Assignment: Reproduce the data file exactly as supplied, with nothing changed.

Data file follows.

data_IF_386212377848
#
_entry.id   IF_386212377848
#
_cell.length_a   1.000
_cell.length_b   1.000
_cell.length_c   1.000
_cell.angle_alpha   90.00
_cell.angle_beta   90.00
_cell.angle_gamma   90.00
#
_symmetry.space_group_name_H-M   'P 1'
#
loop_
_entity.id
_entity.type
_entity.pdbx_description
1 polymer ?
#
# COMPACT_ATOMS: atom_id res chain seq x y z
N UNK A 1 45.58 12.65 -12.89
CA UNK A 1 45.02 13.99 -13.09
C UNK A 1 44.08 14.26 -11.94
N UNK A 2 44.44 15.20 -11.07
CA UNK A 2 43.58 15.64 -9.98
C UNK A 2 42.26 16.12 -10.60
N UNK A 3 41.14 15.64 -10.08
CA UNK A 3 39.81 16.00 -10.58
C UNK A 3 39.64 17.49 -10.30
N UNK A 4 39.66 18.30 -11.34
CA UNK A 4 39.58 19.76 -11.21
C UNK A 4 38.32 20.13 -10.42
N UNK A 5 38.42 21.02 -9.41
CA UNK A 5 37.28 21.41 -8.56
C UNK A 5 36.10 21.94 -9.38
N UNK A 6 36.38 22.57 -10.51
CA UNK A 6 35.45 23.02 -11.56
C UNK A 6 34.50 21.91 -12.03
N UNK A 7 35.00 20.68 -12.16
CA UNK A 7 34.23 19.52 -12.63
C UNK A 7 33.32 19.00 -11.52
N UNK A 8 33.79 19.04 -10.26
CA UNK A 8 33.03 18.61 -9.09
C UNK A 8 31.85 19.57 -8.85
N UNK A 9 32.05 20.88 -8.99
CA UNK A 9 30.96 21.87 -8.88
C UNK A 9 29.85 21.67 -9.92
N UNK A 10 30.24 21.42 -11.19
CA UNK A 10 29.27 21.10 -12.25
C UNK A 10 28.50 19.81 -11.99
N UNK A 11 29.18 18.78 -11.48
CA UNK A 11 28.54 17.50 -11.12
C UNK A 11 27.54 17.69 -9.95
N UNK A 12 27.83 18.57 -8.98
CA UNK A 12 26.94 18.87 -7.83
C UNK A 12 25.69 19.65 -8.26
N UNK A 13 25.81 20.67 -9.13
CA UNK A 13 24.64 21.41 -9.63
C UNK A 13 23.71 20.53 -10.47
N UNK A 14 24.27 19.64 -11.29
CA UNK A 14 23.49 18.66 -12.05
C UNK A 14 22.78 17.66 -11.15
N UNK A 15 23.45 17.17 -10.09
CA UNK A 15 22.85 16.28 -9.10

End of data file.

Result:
data_IF_386212377848
#
_entry.id   IF_386212377848
#
_cell.length_a   1.000
_cell.length_b   1.000
_cell.length_c   1.000
_cell.angle_alpha   90.00
_cell.angle_beta   90.00
_cell.angle_gamma   90.00
#
_symmetry.space_group_name_H-M   'P 1'
#
loop_
_entity.id
_entity.type
_entity.pdbx_description
1 polymer ?
#
# COMPACT_ATOMS: atom_id res chain seq x y z
N UNK A 1 45.58 12.65 -12.89
CA UNK A 1 45.02 13.99 -13.09
C UNK A 1 44.08 14.26 -11.94
N UNK A 2 44.44 15.20 -11.07
CA UNK A 2 43.58 15.64 -9.98
C UNK A 2 42.26 16.12 -10.60
N UNK A 3 41.14 15.64 -10.08
CA UNK A 3 39.81 16.00 -10.58
C UNK A 3 39.64 17.49 -10.30
N UNK A 4 39.66 18.30 -11.34
CA UNK A 4 39.58 19.76 -11.21
C UNK A 4 38.32 20.13 -10.42
N UNK A 5 38.42 21.02 -9.41
CA UNK A 5 37.28 21.41 -8.56
C UNK A 5 36.10 21.94 -9.38
N UNK A 6 36.38 22.57 -10.51
CA UNK A 6 35.45 23.02 -11.56
C UNK A 6 34.50 21.91 -12.03
N UNK A 7 35.00 20.68 -12.16
CA UNK A 7 34.23 19.52 -12.63
C UNK A 7 33.32 19.00 -11.52
N UNK A 8 33.79 19.04 -10.26
CA UNK A 8 33.03 18.61 -9.09
C UNK A 8 31.85 19.57 -8.85
N UNK A 9 32.05 20.88 -8.99
CA UNK A 9 30.96 21.87 -8.88
C UNK A 9 29.85 21.67 -9.92
N UNK A 10 30.24 21.42 -11.19
CA UNK A 10 29.27 21.10 -12.25
C UNK A 10 28.50 19.81 -11.99
N UNK A 11 29.18 18.78 -11.48
CA UNK A 11 28.54 17.50 -11.12
C UNK A 11 27.54 17.69 -9.95
N UNK A 12 27.83 18.57 -8.98
CA UNK A 12 26.94 18.87 -7.83
C UNK A 12 25.69 19.65 -8.26
N UNK A 13 25.81 20.67 -9.13
CA UNK A 13 24.64 21.41 -9.63
C UNK A 13 23.71 20.53 -10.47
N UNK A 14 24.27 19.64 -11.29
CA UNK A 14 23.49 18.66 -12.05
C UNK A 14 22.78 17.66 -11.15
N UNK A 15 23.45 17.17 -10.09
CA UNK A 15 22.85 16.28 -9.10